I Love You, Honeybear—Father John Misty

Released 2/10/15

Rating 6/7

I know, I know, that music is completely subjective and even if I rave about an artist, maybe it just isn’t for you! But I’m going to do that anyway because Father John Misty has blessed us with I Love You, Honeybear, and it has exceeded all of my expectations.

The 11-track album feels like a massive feat for Father John Misty (aka Josh Tillman). Aside from the stellar production, it’s incredibly personal, self-deprecating, and at times even funny. I Love You, Honeybear feels like a love letter to Tillman’s wife where the basic gist is “the world is hurtling toward oblivion, but we’ve got each other and isn’t that amazing?” At times (especially during “Nothing Good Ever Happens at the Goddamn Thirsty Crow”) the songs can feel comically over-the-top, but there’s a thread of sincerity that binds the whole album together and makes this a spectacular listen.

I Love You, Honeybear opens with a song of the same name. The intimacy of repeating the pet name “Honeybear” over and over is juxtaposed with bleak lyrics like “you’re the one I want to watch the ship go down with.” This tension between tenderness and apparent nihilism sets the tone for the songs to follow.

Next up is “Chateau Lobby #4 (in C for Two Virgins).” It’s the fourth iteration of one of the most straightforward love songs on the album. It’s also the shortest song, which feels appropriate since it’s just 2:51 of gushing. “What are you doing with your whole life/how bout forever?” This line almost feels like a cheesy 80s country song, but the soaring instrumentation—including an unexpected horn section—takes it above the purely sentimental. The album takes a detour into the synthed-out, electronic world of “True Affection.” Tillman uses engineered melodies as a backdrop to bemoan the use of “strange devices” in place of face-to-face conversations. Sonically, it’s the outlier on I Love You, Honeybear, but FJM’s vocals keep it cohesive.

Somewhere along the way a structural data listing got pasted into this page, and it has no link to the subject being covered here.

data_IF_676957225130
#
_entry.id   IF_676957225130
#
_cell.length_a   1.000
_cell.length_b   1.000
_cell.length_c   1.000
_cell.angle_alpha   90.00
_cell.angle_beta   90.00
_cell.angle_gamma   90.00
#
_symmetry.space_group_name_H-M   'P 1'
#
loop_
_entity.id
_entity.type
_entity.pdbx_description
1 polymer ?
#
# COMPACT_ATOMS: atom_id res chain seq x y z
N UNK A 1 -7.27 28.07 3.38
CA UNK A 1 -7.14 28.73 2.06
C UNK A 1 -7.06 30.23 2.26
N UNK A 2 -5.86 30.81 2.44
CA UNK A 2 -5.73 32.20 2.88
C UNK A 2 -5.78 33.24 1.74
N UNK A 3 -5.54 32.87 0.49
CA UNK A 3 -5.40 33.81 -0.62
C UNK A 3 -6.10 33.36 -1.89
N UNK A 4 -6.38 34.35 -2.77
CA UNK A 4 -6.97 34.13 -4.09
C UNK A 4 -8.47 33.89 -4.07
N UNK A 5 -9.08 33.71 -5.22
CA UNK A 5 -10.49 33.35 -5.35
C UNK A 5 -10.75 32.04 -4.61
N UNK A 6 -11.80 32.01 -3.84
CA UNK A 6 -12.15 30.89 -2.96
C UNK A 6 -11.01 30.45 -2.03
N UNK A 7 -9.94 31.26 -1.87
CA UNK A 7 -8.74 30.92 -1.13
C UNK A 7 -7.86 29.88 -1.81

Things get weird (they were already weird, but they get considerably weirder) with “The Night Josh Tillman Came to our Apt.” This track centers around a vapid, pretentious, pseudo-bohemian girl that Tillman spends the night with—and hates a lot. Musically, this song has a charming early pop sound to it that undermines lines like, “why don’t you move to the Delta/I obliged later on when you begged me to choke ya.” Yikes.

Groovy 70s vibes ooze out of “Smiling and Astride Me.” “Strange Encounter” is aptly named as it starts out, “only ever be the girl who just almost died in my house.” “Ideal Husband” and “Bored in the USA” are unrelenting and powerful in both music and lyrics.

I Love You, Honeybear winds down with “Holy Shit”—an introspective series of lists regarding the decay of the modern world. Tillman bellows and bemoans religiosity, mass media, and the futility of life. But then, just when the diatribe is starting to feel a little worn, he switches gears almost imperceptibly. “Maybe love is just an economy based on resource scarcity, but what I fail to see is what that’s gotta do with you and me.” Ah, and there is the tie that binds. “I Went to the Store One Day” works in much the same way. It combines simple finger-picking guitar with a strings section and Tillman’s raw vocals to create a gorgeous love song. Of course, it still has the bleak element characteristic of all Father John Misty songs, but it’s also unapologetically sentimental.

I think that’s what I loved the most about I Love You, Honeybear. Yes, Tillman’s vocals are unbelievable and the instrumentation is marvelous and rich, but more than that, there is movement and tension in this album. Tillman laments the state of the universe, the pointlessness of existence, the truth that no one will be remembered forever. And still, in his own way, he celebrates and marvels at this love he has found, at this woman he has married. Within this tension lives an affecting truth. And Tillman guides us through the thick of it with tremendous skill.